There are so many falsehoods in the statement above that I don't even know where to start. But I'll try:

1) Most of these clubs do not value money over trophies. If anything, PSG and Man City pump massive amounts of private capital simply to win big prizes. Most of these clubs would give their left arm to win the UCL. You need to stop recycling lazy cliches.

2) They are not getting kicked out of UEFA, they are kicking UEFA out of them (assuming these reports are true).

3) Everyone is interested in money, even your cute little hipster clubs. Those who can acquire it do, just like in the real non-footballing world. Give Colo Colo or Viktoria Plzen a billion dollars to make them into a super club and they will lick the sole of your feet out of gratitude.
Mark
2018-11-11 09:43:12 UTC
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Post by a***@hotmail.com
Post by Mark
Post by Real Mardin
So if reports are to be believed, <https://www.theguardian.com/football/2018/nov/02/five-english-clubs-named-in-super-league-plan-chelsea-manchester-city-united-arsenal-liverpool> <https://www.bbc.co.uk/sport/football/46078651> the long mooted European Super League may soon be a reality.
The plan is for 11 founding teams with guaranteed membership for 20 years. These would be supported by 5 guest teams to make a 16 team competition with a group stage and knockout round.
This all sounds remarkably similar to Euroleague Basketball, which also has 11 members with long term licenses, with the remaining 5 spots allocated on a season by season basis. The Guardian article linked above suggests a second division is being considered. This is also something Euroleague Basketball does, it runs the EuroCup as its second tier competition. Even the proposal to register the football Super League in Spain mirrors Euroleague Basketball being based in Barcelona.
AC Milan
Arsenal
Barcelona
Bayern Munich
Chelsea
Juventus
Liverpool
Manchester City
Manchester United
Paris St Germain
Real Madrid
Atletico de Madrid
Borussia Dortmund
Internazionale
Marseille
Roma
What, then, would be the impact on UEFA competitions should this Super League get off the ground? Should UEFA prevent Super League teams from competing in its competitions, the remarkable similarity of this proposal to Euroleague Basketball allows to take a glimpse into the future. In basketball, having the richest, best supported and most successful teams effectively cordoned off in either the Euroleague or EuroCup has left the FIBA (World Basketball's governing body) Champions League as a third tier tournament contested by champions of the more middle-ranking nations and mid-table sides from the better ranked nations. Could you imagine the last eight of the UEFA Champions League being Red Bull Salzburg, Girona, AEK Athens, Everton, Young Boys, Torino, Red Star Belgrade and SC Freiburg? Would it be sustainable?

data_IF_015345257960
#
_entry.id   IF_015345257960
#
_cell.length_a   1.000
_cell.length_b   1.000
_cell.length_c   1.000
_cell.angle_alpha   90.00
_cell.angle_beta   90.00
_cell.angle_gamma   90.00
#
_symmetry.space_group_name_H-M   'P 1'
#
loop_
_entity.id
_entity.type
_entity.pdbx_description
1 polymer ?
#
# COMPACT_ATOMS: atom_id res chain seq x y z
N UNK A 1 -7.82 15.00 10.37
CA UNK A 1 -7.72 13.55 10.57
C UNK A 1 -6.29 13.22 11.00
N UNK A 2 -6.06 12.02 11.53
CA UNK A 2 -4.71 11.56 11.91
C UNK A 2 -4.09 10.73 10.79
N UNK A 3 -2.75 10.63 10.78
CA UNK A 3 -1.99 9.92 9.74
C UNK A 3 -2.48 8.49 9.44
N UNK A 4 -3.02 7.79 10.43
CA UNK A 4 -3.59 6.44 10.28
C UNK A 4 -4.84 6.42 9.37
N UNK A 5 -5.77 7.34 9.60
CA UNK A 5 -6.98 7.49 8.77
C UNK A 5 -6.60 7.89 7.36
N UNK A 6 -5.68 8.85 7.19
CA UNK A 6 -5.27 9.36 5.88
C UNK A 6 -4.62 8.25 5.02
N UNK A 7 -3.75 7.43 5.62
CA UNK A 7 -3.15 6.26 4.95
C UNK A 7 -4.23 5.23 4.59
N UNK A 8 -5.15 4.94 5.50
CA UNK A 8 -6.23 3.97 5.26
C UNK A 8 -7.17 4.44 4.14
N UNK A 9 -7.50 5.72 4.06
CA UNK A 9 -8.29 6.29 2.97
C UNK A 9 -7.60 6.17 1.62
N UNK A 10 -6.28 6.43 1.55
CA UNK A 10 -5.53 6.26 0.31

MR
Maybe it would be a good thing. The super-rich clubs that are more interested in making money than actually winning trophies finally get kicked out of UEFA, leaving the real football to teams that are actually interested in the trophies rather than the money.
1) Most of these clubs do not value money over trophies. If anything, PSG and Man City pump massive amounts of private capital simply to win big prizes. Most of these clubs would give their left arm to win the UCL. You need to stop recycling lazy cliches.
There's evidence that some of these clubs value money over trophies. Whether it's most of them is debatable.
Post by a***@hotmail.com
2) They are not getting kicked out of UEFA, they are kicking UEFA out of them (assuming these reports are true).
Are they planning to play in the Super League instead of the existing European club tournaments then? If so, maybe you've got a point. I was anticipating UEFA kicking them out for breaking away kind of thing.
Post by a***@hotmail.com
3) Everyone is interested in money, even your cute little hipster clubs. Those who can acquire it do, just like in the real non-footballing world. Give Colo Colo or Viktoria Plzen a billion dollars to make them into a super club and they will lick the sole of your feet out of gratitude.
Unlike ,say, Real Madrid, Colo Colo would be interested in money as a means to an end, ie to build a good team and win the Chilean League Championship and the Copa Libertadores and the World Club Championship. Some of the European clubs seem more interested in making money for the sake of the president and the directors of the club, rather than to help the club build a competitive team and win meaningful titles.
Abubakr
2018-11-14 17:04:17 UTC
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The directors of clubs are not only interested in lining their own pockets; they have to consider Messi, Ronaldo and others' astronomical wages as well.